Two seasons later, Everton de Viña featured in the Primera B promotion play-off against Universidad de Concepción, winning the first (home) leg on 18 November 2012 (1–0) with a goal from Angel Rojas. In the away leg on 26 November 2012 two goals from José Luis Muñoz and one from Yonathan Suazo secured a 1–3 win and a return to the top-flight of Chilean football in 2013.[3]

RivalriesEdit

Everton's main rivals are Santiago Wanderers, from the nearby city of Valparaíso. Valparaíso is seen as a historical city with rich culture, home of worldwide known poet Pablo Neruda, whilst Viña del Mar is renowned for being a glamorous and luxurious place full of resorts. The local derby is dubbed the "Clásico del Puerto" or "The Seaport Derby" in English. [4]

StadiumEdit

 
Estadio Sausalito, the home stadium of Everton

The club's home games are played at the Estadio Sausalito, which has a capacity of 22,340 seats being built in 1929. The name comes from the nearby lagoon Sausalito. The stadium was used as one of the venues for the 1962 FIFA World Cup. The stadium hosted the semi-final between Czechoslovakia and Yugoslavia. It was also one of four venues to host matches during the 1991 Copa América and 2015 Copa América.

HonoursEdit

1950, 1952, 1976, 2008 Apertura
1984
2003
1982

Club FactsEdit

South American cups historyEdit

Season Competition Round Country Club Home Away Aggregate
1977 Copa Libertadores Group 4   Universidad de Chile 2–0 0–1 3rd Place
  Libertad 1–3 1–2
  Olimpia 1–0 2–2
2009 Copa Libertadores Group 6   Lanús 1–1 2–1 3rd Place
  Guadalajara 1–1 2–6
  Caracas 1–0 0–1
2017 Copa Sudamericana First Round   Patriotas 1–0 0–1 2–2 3-4p
2018 Copa Sudamericana First Round   Caracas 1–2 1–0 2–2 (a)

RecordsEdit

Other sportsEdit

Originally the club, was a compendium of various sport disciplines, emphasizing athletics, swimming, badminton, rugby, gymnastics and basketball, which gave way to football. In the 1920s, future President Salvador Allende was a member of the club and was particularly noted as a long jumper.[5]

Everton also field a women's football team, which has won numerous national championships. They represented Chile at the inaugural Copa Libertadores de Fútbol Femenino in 2009, and also in 2010. In 2009, Everton finished in fourth place behind champions Santos of Brazil; in 2010 they advanced to the final, also against Santos, but lost 1–0.

Brotherhood CupEdit

The Brotherhood Cup was a one off match on 4 August 2010 at Goodison Park in Liverpool. Everton de Viña del Mar played their namesakes Everton in a friendly match for the Copa Hermandad (known in English as the Brotherhood Trophy). The match aimed at promoting closer ties between the two Evertons. Everton (ENG) won the game 2–0 with two second half goals from Jermaine Beckford and Diniyar Bilyaletdinov. Beckford won the man of the match award. And the trophy was held up by Phil Neville and Mikel Arteta. It was the first time the two teams had ever played each other.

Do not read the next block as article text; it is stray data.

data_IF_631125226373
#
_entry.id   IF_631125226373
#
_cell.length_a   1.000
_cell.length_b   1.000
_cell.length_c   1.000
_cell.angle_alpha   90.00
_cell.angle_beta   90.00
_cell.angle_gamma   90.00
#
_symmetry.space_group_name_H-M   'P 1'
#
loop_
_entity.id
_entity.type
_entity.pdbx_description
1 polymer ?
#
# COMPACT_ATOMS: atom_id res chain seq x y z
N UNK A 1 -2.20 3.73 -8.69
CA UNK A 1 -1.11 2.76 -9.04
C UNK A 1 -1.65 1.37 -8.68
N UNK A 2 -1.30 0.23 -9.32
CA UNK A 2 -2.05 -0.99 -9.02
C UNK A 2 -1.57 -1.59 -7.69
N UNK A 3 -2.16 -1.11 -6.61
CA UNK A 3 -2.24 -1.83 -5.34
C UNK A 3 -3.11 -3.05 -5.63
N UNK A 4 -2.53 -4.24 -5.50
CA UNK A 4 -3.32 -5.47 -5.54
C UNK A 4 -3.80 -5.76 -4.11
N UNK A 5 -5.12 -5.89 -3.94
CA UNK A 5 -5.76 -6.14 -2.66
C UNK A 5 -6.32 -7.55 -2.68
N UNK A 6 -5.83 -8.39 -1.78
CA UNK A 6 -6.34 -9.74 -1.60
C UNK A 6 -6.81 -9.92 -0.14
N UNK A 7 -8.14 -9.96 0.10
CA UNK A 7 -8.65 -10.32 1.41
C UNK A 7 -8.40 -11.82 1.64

Everton  2 – 0  Everton de Viña del Mar
Beckford   51'
Bilyaletdinov   65'
Match report
Attendance: 25,934
Referee: Mark Halsey

Joint Everton War MemorialEdit

In June 2011 the Everton Shareholders' Association unveiled a joint war memorial at Goodison Park commemorating members of both clubs who gave their lives in the World Wars.[6]

Current squadEdit

Current squad of Everton de Viña del Mar as of 30 September 2021 (edit)
Sources: ANFP Official Web Site

No. Position Player
1   URU GK Franco Torgnascioli
2   CHI DF Cristián Riquelme
3   HON DF Denil Maldonado
4   CHI DF Alex Ibacache
5   ARG DF Julio Barroso
6   CHI FW Álvaro Madrid
7   CHI FW Maximiliano Cerato
8   CHI MF Gary Moya
9   CHI FW Matías Campos López
10   ARG FW Juan Cuevas
11   CHI FW Pedro Campos
12   CHI GK Jorge Peña
13   CHI DF Cristián Díaz
14   CHI FW Christian Bravo
15   CHI MF Gianfranco Sepúlveda
16   CHI FW Matías Leiva
17   CHI MF Alexander Concha
18   CHI MF César Valenzuela
No. Position Player
19   CHI FW Francisco Robles
20   CHI DF Rodrigo Echeverría
21   CHI DF Benjamín Berríos
22   CHI MF Benjamín Rivera
23   CHI MF Fernando Saavedra
24   CHI DF Diego Oyarzún
25   CHI DF Cristopher Medina
26   CHI DF Sebastián Pereira
27   CHI DF Alejandro Henríquez
28   CHI DF Dilan Zúñiga
29   CHI DF Camilo Rodríguez
30   CHI GK Luis Santelices
31   PLE FW Matías Jadue
32   PAN FW Cecilio Waterman
33   COL MF Cristian Cañozales
35   CHI FW Mitchell Wassenne
37   CHI MF Rodrigo Díaz
  CHI GK Camilo Rozas

2021 Winter TransfersEdit

InEdit

Note: Flags indicate national team as defined under FIFA eligibility rules. Players may hold more than one non-FIFA nationality.

No. Pos. Nation Player
11 FW   CHI Pedro Campos (from Bnei Yehuda)
31 FW   PLE Matías Jadue (free)
No. Pos. Nation Player
33 MF   COL Cristian Cañozales (from Alebrijes de Oaxaca)

OutEdit

Note: Flags indicate national team as defined under FIFA eligibility rules. Players may hold more than one non-FIFA nationality.

No. Pos. Nation Player
11 FW   ARG Cristian Menéndez (to Atlético Tucumán)

Notable playersEdit